Measuring Sound Level with the CI-6504(B) Sound Sensor
We recommend that users interested in measuring sound level purchase the PS-2109 Sound Level Sensor and, if needed, a PASPort interface. (Note: The PS-2002 Xplorer GLX also reports sound level; however, the range is limited to 61.3 dB to 110 dB.)
The CI-6504B consists of a microphone and preamplifier. We do not recommend it for sound level measurements because in DataStudio 1.9.x currently lacks the ability to peform FIR filtering, which is needed to mimic the various decibel frequency-weightings; however, if you are willing to accept the frequency-response of the microphone used in the CI-6504 as sufficiently close to that of the frequency-weighting of interest, then you may use the sound level sensor with a ScienceWorkshop interface.
Comparison of the two frequency responses below, shows that the CI-6506(B) Sound Sensor has a response that resembles the decibel D-weighting for high frequencies and resembles the C-weighting for low frequncies.
Typical CI-6506(B) Microphone Sensitivity Comparted to Various Frequency Weightings
If you are using a ScienceWorkshop 500 interface, set the sampling rate to the maximum (20kHz). If you are using the ScienceWorkshop 750, set the sampling rate to 40 kHz. Because DataStudio does not have the facility for performing a rolling integration with a finite time window, the calculation overhead will eventually overwhelm DataStudio after tens of seconds and data recording will stop.
Sound level is related to the standardized typical human perception of loudness. Because loudness is a function of both sound pressure and frequency, different weightings were created that are appropriate for different loudness ranges. The most widely used frequency weighting is the "A-weighting", which roughly corresponds to the inverse of the 40 dB (at 1 kHz) equal-loudness curve. The B and C frequency weightings are more suitable for higher sound levels.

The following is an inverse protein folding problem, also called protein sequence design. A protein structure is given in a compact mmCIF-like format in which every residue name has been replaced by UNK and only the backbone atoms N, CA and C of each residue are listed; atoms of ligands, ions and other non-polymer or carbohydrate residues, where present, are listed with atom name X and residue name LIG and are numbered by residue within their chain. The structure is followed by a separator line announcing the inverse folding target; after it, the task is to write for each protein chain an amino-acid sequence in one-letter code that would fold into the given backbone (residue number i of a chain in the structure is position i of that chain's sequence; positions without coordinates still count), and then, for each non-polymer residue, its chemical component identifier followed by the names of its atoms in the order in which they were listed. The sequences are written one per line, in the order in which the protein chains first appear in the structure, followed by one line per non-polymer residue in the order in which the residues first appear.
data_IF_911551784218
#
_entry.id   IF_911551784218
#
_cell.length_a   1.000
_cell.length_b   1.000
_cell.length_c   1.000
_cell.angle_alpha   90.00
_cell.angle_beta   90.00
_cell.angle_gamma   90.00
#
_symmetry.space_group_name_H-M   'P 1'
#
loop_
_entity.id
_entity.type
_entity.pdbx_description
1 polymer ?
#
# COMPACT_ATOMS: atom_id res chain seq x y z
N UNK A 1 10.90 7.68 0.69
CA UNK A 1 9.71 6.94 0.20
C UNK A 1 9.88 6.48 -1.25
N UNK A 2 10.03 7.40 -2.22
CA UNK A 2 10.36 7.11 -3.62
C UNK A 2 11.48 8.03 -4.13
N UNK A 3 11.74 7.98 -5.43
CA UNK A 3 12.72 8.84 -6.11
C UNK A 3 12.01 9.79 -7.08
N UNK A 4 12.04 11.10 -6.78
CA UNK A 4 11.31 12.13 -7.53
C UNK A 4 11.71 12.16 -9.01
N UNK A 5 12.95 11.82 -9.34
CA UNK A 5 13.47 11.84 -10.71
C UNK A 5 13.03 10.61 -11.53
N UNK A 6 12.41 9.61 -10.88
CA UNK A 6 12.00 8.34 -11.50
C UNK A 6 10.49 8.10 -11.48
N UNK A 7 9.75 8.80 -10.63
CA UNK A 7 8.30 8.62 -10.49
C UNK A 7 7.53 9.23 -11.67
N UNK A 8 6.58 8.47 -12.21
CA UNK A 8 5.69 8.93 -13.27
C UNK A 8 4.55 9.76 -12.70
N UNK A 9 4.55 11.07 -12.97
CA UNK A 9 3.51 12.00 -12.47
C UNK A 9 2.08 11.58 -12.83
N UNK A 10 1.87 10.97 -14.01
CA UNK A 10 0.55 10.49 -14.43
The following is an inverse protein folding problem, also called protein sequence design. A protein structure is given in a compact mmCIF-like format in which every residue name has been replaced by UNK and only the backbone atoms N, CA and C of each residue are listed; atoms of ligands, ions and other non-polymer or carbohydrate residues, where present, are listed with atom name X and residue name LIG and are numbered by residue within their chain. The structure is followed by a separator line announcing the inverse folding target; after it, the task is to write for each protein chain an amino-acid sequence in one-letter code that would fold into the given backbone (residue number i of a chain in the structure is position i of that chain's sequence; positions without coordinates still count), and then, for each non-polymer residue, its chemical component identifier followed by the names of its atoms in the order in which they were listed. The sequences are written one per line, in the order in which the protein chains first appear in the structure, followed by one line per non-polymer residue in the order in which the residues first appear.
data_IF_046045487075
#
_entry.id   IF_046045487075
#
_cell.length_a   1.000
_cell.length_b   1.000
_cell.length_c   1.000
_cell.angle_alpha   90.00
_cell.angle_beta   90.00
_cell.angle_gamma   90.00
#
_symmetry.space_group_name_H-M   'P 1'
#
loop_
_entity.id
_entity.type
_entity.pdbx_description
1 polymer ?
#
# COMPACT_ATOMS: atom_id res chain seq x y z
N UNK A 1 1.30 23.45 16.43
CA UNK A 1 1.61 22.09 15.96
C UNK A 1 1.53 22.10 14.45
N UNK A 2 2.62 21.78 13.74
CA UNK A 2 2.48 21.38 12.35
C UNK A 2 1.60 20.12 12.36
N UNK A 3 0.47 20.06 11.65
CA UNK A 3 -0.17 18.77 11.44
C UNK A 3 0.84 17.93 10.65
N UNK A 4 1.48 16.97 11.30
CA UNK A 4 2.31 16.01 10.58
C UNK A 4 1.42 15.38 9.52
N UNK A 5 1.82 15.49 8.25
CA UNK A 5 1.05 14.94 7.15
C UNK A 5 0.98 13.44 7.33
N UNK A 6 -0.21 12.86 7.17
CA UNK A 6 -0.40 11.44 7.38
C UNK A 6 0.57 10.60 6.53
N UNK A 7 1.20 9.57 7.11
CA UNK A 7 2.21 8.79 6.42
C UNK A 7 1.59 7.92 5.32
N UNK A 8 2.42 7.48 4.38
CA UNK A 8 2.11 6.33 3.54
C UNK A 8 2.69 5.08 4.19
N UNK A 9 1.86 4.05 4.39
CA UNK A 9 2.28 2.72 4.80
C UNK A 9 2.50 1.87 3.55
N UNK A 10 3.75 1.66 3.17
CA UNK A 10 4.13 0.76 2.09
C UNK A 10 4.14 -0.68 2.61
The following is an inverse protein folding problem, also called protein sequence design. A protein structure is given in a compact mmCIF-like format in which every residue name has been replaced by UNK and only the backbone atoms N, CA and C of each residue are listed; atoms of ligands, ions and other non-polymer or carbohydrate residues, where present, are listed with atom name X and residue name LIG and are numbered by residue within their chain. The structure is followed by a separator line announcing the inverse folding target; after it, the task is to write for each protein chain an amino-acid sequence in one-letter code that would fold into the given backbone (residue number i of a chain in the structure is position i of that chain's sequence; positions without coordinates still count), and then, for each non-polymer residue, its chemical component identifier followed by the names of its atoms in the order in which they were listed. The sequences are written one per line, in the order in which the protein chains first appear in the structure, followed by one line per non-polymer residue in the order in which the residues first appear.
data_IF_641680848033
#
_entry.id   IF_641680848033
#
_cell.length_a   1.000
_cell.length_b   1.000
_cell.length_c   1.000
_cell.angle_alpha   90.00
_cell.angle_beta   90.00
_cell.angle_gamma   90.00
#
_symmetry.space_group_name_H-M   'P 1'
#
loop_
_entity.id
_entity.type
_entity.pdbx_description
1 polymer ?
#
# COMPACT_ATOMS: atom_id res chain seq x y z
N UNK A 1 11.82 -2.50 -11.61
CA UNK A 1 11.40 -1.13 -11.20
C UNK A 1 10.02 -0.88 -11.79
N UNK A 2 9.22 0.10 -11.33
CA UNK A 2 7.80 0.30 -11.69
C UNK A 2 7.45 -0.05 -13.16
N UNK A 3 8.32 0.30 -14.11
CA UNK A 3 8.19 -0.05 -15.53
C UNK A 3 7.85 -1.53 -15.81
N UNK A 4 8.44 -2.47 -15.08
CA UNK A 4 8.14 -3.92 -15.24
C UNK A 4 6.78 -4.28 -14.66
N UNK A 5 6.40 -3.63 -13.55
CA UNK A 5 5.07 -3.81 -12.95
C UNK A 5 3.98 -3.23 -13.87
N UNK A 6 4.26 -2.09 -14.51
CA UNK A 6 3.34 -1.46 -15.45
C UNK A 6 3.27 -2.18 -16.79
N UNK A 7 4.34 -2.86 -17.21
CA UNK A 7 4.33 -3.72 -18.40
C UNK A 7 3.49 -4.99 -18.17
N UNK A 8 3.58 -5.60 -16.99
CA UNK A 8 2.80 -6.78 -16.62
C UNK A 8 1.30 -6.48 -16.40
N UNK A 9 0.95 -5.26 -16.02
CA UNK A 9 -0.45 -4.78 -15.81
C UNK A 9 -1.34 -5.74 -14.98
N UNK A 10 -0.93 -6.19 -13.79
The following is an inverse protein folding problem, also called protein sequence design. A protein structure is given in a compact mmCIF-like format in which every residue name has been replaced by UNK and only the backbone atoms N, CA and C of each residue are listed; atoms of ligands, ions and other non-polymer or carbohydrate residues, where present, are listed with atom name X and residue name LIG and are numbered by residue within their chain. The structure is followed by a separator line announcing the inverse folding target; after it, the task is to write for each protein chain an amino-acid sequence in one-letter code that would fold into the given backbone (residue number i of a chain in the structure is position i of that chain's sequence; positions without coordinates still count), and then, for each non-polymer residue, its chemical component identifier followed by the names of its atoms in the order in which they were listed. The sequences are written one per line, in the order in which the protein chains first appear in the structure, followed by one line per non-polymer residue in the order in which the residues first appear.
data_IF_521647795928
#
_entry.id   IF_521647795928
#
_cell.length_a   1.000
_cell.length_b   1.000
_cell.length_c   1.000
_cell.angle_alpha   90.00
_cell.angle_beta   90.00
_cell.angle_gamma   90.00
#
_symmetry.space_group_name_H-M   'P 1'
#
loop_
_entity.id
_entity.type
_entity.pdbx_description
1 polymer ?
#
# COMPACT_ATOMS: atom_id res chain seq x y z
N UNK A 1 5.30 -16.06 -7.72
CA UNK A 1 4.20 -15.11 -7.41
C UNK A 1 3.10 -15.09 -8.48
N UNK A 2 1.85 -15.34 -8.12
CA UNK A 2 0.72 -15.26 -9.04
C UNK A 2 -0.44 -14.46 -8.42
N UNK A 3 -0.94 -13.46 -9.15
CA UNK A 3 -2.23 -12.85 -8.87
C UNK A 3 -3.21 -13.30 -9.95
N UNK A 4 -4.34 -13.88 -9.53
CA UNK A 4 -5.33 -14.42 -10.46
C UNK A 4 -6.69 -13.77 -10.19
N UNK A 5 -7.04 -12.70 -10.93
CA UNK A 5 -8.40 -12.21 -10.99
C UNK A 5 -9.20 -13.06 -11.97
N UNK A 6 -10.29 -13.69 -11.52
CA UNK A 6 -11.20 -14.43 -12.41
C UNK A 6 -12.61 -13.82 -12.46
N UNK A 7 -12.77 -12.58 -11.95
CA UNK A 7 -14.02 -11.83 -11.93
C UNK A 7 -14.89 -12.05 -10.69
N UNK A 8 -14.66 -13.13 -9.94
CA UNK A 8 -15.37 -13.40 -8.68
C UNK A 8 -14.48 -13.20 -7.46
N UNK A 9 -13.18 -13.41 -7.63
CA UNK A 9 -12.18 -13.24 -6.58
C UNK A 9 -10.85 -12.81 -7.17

To measure sound pressure level (SPL), we would ideally
multiply by an appropriate frequency-weighting function to compensate for diffraction effects and intrinsic frequency-dependent sensitivity,
take the log,
multiply by 20, and
integrate this instantaneous value over the time of measurement.
Due to the limitations of DataStudio, we cannot perform a frequency-weighting in software, but we can obtain an approximate Sound Pressure Level using steps 2 through 4:
SPL (in decibels) = 20 log(p/pref) = 20 log (V/Vref)
Average Sound Pressure Level = 20*(integral(log(filter(1e-6,10,v)/vref)))/timeof(v) , vref = 1.8E-5 V
where p is the given sound pressure and pref == 2 x 10-5 Nm-2 is the reference sound pressure. Although we know pref, we must determine Vref empirically. A value Vref =1.8 x 10-5 V was determined by equalizing the response to that of a commercial sound level meter for 50 dB background noise. Since the response of the sound sensor varies with frequency, you may want to calibrate the equation for the particular frequency that you will be using. To do so, you would need a stand-alone sound level meter or a calibrated sound source.
Note: The measurement of total sound intensity [W m-2] is more difficult to measure than the sound pressure level. Calculating sound intensity requires measuring both the rapidly-varying component of air pressure and the particle velocity. Instruments designed for the measurement of sound intensity consist of two or more frequency-calibrated microphones arranged perpendicularly in a tube such that there is no phase shift between the microphones.
The workbook below contains all of this configuration information for the ScienceWorkshop 750 interface. It will need to be modified slightly if you are using a ScienceWorkshop 500 interface: